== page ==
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This course provides the theoretical and computational foundations for probabilistic machine learning. The focus is on probabilistic models, which are especially useful for any application where observed data could be noisy, sometimes missing, or not available in large quantities. We emphasize representing uncertainty with formal distributions and trying to average over these distributions when making decisions (as done in the Bayesian approach).
Models studied include: models for discrete data, models for classification and regression, mixture models, models for sequences, and general graphical models.
Algorithms studied include: gradient descent (first-order and second-order), expectation maximization, variational inference, and Markov chain Monte Carlo methods.
After completing this course, students will be able to:
- Demonstrate formal mathematical understanding of probabilistic models
- Given an applied data analysis task, select a relevant probabilistic model and train the model on a relevant dataset
- Analyze scalability considerations of common machine learning algorithms (including runtime and memory)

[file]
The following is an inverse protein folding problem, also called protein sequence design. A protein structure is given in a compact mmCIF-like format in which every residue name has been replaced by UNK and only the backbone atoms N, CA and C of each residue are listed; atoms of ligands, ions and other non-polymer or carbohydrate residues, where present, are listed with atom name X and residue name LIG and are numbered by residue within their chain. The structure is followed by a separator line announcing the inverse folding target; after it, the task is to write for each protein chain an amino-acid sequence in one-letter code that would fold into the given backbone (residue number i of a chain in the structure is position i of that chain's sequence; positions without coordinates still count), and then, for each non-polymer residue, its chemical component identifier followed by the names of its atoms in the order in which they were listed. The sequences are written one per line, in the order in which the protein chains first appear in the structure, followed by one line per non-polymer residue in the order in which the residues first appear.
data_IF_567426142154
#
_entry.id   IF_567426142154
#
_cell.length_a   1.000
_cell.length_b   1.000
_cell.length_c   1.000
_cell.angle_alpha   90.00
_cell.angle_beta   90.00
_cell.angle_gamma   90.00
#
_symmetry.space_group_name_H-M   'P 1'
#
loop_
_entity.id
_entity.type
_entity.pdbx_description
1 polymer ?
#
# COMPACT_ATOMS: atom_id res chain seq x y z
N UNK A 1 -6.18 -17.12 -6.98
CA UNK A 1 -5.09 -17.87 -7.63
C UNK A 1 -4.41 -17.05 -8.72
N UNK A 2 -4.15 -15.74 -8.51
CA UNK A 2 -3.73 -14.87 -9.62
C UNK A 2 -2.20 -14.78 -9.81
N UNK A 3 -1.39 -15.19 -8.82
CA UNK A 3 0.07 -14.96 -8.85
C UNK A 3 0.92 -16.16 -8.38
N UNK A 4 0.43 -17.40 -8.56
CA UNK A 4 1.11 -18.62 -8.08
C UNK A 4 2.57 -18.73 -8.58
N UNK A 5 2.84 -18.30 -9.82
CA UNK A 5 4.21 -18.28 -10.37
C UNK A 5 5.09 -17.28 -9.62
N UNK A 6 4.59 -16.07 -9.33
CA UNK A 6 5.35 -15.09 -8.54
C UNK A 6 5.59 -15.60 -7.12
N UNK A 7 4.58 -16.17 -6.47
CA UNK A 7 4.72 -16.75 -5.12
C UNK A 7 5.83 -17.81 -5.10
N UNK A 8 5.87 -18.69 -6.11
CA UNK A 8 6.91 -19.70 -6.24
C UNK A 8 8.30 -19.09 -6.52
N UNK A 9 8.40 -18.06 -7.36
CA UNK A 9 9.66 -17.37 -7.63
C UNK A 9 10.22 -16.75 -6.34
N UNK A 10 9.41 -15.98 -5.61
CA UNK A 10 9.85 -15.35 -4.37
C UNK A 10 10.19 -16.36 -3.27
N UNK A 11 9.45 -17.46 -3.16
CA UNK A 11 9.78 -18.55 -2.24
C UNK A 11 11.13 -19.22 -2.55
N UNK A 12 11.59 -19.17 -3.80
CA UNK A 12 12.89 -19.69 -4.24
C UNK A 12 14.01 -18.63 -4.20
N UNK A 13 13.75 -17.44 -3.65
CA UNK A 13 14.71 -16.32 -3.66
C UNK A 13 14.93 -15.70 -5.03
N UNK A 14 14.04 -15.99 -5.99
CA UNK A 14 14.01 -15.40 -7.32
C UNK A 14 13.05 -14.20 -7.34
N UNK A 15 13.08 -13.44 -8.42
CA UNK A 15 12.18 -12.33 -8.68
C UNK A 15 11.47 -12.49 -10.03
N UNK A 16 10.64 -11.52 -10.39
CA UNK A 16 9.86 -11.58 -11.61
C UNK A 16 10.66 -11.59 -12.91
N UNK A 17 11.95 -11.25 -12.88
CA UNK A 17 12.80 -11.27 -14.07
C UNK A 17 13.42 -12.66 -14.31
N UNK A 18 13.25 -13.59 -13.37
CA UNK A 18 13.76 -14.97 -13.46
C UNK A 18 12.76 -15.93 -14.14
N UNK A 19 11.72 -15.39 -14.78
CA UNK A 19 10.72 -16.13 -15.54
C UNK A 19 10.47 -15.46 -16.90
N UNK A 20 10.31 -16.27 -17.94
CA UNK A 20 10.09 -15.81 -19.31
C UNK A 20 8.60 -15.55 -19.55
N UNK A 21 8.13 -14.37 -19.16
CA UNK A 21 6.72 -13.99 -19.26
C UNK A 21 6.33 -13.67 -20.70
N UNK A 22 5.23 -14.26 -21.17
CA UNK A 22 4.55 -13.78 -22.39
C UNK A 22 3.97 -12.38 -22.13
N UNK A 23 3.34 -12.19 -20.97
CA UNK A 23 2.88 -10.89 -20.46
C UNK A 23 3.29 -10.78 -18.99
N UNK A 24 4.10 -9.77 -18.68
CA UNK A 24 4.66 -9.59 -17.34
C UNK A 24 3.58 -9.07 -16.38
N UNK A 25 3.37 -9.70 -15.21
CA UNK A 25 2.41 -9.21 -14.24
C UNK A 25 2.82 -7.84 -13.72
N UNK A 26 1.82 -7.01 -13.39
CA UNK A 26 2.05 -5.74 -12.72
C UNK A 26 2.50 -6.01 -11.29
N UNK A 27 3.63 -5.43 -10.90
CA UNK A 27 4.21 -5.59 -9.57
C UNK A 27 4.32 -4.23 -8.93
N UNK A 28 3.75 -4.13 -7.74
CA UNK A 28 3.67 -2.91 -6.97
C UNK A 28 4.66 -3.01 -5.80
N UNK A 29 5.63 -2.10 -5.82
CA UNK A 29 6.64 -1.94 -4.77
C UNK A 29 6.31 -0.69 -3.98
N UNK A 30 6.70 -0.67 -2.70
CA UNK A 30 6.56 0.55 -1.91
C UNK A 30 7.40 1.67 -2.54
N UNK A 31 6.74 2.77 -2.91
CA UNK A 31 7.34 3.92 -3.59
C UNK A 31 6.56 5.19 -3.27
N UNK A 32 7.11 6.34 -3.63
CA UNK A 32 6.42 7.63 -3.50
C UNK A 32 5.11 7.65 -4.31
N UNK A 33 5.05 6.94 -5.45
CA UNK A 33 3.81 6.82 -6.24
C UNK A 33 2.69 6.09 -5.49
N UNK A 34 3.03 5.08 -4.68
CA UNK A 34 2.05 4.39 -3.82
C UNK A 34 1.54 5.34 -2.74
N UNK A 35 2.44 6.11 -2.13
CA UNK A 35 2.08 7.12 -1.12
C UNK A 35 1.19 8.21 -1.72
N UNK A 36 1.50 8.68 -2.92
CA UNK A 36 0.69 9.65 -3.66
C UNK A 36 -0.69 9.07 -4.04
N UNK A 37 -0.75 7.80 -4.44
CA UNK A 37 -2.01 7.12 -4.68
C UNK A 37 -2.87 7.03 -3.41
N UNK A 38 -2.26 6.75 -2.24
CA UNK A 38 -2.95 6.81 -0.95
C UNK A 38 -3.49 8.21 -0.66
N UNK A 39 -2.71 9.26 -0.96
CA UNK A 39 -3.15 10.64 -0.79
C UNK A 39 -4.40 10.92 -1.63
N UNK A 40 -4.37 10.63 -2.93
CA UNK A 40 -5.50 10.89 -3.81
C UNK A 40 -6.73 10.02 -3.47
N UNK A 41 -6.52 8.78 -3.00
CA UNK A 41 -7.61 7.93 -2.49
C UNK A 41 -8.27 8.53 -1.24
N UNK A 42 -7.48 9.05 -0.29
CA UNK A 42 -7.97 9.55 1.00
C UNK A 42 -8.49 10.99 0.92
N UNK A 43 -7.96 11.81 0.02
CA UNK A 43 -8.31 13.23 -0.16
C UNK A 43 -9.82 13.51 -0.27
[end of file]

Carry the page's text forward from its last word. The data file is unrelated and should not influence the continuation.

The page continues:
This course intends to provide students a solid foundation in statistical machine learning methods.
To achieve this objective, we expect students to be familiar with the following before taking the course:
- Probability theory
- e.g. you could explain the difference between a probability density function and a cumulative density function
- First-order gradient-based optimization
- e.g. you could code up a simple gradient descent procedure in Python to find the minimum of functions like f(x) = x^2
- Basic supervised machine learning methods
- e.g. you can describe the difference between linear regression and logistic regression
- Basic matrix/vector algebra
- e.g. you could write the closed-form solution of least squares linear regression using basic matrix operations (multiply, inverse)